North Korea fires new 'harder to detect' long-range cruise missiles
North Korea claims it successfully test-fired new long-range cruise missiles over the weekend, according to the country's state-run Korean Central News Agency (KCNA).
The tests were carried out over the course of two days, on Saturday and on Sunday, and destroyed targets more than 1500k away from the launch site.
According to KCNA, the new missiles travelled for 7580 seconds along an oval and pattern-8 flight orbits in the air above the territorial land and waters of North Korea.
They fell into the country's territorial waters.
It is understood the weapons had been in development for two years.
Unlike ballistic missiles, cruise missiles are propelled by jet engines, like an airplane, and stay closer to the ground making them harder to detect.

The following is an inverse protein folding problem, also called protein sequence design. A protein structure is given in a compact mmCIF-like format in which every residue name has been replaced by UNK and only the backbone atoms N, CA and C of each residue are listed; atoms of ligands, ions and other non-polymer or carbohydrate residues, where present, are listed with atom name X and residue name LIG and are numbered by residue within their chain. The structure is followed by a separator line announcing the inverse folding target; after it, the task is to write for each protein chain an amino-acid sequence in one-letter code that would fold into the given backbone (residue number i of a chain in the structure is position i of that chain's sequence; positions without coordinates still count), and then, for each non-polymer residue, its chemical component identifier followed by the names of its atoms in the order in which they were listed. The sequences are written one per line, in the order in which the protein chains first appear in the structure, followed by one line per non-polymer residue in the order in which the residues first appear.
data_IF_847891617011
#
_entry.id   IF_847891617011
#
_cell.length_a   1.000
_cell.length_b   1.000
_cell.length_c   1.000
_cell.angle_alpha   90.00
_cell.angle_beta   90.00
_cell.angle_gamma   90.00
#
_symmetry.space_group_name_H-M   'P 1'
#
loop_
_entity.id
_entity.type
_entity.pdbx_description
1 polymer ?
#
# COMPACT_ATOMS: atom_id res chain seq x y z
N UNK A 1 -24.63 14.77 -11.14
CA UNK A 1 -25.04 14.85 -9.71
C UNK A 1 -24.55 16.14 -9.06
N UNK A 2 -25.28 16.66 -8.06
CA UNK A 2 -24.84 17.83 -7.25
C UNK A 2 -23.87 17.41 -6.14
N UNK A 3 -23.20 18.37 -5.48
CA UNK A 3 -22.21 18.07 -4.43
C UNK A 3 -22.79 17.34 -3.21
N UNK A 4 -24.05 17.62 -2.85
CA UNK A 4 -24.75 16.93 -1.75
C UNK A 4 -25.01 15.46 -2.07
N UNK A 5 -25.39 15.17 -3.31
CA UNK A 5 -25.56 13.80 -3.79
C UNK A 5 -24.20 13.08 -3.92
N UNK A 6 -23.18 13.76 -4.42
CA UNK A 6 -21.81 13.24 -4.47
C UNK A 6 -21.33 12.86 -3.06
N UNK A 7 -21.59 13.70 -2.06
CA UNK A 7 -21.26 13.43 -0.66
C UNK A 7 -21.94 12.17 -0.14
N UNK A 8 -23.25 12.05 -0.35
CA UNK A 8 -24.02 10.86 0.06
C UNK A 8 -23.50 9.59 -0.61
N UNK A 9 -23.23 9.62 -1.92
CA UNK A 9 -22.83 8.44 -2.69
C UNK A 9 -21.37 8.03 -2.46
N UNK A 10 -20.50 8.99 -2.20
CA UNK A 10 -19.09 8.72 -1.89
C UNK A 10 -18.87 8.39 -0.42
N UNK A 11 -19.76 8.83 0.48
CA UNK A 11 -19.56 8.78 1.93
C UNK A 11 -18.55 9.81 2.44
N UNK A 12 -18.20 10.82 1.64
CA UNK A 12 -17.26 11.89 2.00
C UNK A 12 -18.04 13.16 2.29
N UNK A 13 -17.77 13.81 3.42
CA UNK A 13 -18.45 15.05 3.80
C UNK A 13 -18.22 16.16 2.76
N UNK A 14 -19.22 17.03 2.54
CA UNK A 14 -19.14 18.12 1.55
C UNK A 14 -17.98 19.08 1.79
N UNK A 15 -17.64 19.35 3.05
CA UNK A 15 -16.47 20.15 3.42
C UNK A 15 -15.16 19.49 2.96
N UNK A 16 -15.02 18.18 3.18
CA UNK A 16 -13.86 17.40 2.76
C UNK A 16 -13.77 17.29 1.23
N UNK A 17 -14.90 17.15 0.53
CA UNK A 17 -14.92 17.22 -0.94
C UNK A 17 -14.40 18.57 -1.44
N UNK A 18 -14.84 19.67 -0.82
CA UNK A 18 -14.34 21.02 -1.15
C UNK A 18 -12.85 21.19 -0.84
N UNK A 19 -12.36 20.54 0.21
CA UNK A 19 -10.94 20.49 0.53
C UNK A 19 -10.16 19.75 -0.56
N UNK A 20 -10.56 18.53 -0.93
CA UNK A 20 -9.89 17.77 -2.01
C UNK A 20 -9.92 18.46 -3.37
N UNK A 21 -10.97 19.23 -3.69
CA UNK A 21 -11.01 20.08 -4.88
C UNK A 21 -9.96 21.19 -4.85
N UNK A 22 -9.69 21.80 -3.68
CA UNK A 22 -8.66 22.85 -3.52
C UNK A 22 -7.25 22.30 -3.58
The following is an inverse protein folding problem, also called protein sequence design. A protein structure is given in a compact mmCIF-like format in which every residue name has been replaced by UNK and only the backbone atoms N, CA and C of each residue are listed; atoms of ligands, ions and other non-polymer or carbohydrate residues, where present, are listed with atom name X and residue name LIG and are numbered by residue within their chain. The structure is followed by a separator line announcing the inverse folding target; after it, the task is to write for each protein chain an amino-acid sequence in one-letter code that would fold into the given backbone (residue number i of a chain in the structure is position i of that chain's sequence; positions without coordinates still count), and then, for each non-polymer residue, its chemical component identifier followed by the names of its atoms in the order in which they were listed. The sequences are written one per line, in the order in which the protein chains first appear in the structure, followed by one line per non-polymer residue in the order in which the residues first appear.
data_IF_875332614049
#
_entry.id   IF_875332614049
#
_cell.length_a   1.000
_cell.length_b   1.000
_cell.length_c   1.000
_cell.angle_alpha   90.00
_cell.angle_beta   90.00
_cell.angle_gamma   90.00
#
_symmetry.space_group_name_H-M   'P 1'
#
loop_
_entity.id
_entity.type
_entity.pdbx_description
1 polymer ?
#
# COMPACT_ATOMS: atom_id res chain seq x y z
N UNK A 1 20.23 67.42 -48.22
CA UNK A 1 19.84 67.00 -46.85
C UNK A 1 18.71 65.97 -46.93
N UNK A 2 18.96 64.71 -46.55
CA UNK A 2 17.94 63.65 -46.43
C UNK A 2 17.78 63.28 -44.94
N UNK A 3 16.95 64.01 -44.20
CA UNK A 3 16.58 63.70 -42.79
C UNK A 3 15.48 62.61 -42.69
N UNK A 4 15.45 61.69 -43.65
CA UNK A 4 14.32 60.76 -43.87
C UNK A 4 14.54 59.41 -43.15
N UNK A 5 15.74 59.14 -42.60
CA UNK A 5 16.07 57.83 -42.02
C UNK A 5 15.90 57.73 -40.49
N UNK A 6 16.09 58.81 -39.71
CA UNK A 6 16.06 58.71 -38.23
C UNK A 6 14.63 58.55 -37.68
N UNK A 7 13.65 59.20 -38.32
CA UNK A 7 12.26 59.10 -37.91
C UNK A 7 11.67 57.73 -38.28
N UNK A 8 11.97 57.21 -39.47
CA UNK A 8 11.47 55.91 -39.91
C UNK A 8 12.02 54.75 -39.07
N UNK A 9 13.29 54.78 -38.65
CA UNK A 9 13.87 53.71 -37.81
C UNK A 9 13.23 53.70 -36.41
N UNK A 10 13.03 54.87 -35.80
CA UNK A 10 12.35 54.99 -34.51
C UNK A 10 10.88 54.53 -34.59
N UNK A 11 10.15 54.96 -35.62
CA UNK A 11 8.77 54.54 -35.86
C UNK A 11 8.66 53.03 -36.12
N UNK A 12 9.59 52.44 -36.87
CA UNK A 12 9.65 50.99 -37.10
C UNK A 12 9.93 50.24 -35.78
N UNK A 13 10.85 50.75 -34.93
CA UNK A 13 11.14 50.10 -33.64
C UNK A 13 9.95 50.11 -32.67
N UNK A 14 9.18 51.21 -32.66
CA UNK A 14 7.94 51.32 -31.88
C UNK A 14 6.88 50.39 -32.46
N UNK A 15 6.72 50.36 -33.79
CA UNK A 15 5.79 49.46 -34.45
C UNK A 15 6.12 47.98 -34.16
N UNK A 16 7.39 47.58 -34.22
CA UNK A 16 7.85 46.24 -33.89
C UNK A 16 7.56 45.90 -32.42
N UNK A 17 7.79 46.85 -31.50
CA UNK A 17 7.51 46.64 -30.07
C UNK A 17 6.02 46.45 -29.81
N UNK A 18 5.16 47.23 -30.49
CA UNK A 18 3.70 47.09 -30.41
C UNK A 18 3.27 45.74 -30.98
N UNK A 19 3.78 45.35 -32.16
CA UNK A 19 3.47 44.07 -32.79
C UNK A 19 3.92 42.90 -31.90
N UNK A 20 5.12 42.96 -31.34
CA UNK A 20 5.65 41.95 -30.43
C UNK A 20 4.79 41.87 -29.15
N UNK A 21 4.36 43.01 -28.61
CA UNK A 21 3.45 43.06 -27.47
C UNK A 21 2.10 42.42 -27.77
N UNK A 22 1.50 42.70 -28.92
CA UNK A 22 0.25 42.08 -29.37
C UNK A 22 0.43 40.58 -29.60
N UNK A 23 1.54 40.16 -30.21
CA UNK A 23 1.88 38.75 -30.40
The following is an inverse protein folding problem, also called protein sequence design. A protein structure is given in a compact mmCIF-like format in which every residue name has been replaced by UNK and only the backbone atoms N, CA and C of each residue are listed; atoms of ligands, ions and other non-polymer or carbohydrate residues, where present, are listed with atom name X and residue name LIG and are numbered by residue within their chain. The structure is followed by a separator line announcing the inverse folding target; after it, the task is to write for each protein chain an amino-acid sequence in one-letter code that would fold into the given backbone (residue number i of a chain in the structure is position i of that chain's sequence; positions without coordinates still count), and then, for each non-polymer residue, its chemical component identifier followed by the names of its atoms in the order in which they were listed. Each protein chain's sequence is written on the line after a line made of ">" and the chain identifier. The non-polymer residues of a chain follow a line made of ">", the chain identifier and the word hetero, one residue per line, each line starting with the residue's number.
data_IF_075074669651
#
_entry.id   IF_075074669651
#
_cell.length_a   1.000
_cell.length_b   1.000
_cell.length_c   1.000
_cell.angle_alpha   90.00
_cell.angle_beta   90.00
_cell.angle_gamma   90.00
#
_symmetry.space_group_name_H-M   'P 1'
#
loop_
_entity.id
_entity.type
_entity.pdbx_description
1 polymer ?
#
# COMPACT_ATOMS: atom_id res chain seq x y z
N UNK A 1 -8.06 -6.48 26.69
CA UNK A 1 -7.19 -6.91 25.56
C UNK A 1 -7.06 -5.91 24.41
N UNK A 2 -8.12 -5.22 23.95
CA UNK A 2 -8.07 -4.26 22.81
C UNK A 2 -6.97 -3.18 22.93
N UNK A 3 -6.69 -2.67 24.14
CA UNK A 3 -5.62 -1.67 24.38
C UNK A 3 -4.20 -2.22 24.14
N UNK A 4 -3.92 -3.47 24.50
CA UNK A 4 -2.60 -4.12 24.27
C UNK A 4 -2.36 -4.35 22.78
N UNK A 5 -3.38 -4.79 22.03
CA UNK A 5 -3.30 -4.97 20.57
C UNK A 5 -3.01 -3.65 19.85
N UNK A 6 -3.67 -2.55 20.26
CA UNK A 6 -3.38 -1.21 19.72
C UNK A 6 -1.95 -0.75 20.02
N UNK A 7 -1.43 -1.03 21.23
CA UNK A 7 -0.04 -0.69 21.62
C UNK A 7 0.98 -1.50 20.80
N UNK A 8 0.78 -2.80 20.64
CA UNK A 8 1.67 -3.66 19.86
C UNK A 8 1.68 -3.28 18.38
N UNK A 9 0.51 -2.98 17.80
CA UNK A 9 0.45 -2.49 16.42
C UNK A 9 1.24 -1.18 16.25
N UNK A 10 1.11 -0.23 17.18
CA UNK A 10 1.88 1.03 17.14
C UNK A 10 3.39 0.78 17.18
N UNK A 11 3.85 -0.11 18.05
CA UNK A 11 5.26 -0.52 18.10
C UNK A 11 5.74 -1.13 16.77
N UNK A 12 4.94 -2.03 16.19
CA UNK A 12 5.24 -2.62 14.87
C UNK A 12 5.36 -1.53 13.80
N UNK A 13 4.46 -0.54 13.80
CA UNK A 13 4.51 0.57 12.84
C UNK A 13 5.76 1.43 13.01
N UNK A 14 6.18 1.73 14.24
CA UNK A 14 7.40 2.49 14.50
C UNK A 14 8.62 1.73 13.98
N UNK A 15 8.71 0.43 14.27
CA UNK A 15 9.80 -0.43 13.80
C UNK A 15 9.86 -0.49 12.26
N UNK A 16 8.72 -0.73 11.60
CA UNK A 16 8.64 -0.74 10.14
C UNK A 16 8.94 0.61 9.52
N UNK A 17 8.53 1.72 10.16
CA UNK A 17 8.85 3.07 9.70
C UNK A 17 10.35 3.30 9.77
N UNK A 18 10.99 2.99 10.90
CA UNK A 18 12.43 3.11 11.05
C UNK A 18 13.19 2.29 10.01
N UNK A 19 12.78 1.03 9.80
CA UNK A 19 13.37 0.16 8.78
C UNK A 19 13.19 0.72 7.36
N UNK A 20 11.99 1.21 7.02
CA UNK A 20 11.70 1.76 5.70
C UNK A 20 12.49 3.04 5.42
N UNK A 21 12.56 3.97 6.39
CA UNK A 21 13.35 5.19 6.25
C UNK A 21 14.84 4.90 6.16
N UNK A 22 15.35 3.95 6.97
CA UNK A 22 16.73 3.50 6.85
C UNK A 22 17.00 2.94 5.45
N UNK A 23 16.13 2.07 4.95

Pyongyang hailed the tests as success, claiming that the launch has confirmed all the technical features of the new weapon, including the power of its propulsion system, the missile's controllability and its accuracy.
The missiles offer "another effective deterrence means for more reliably guaranteeing the security of our state and strongly containing the military manoeuvres of the hostile forces against the DPRK", the agency said.
North Korea has repeatedly threatened to resume its long-range missile testing regime after denuclearisation talks with former US President Donald Trump fell through.
North Korea carried out at least two test launches earlier this year.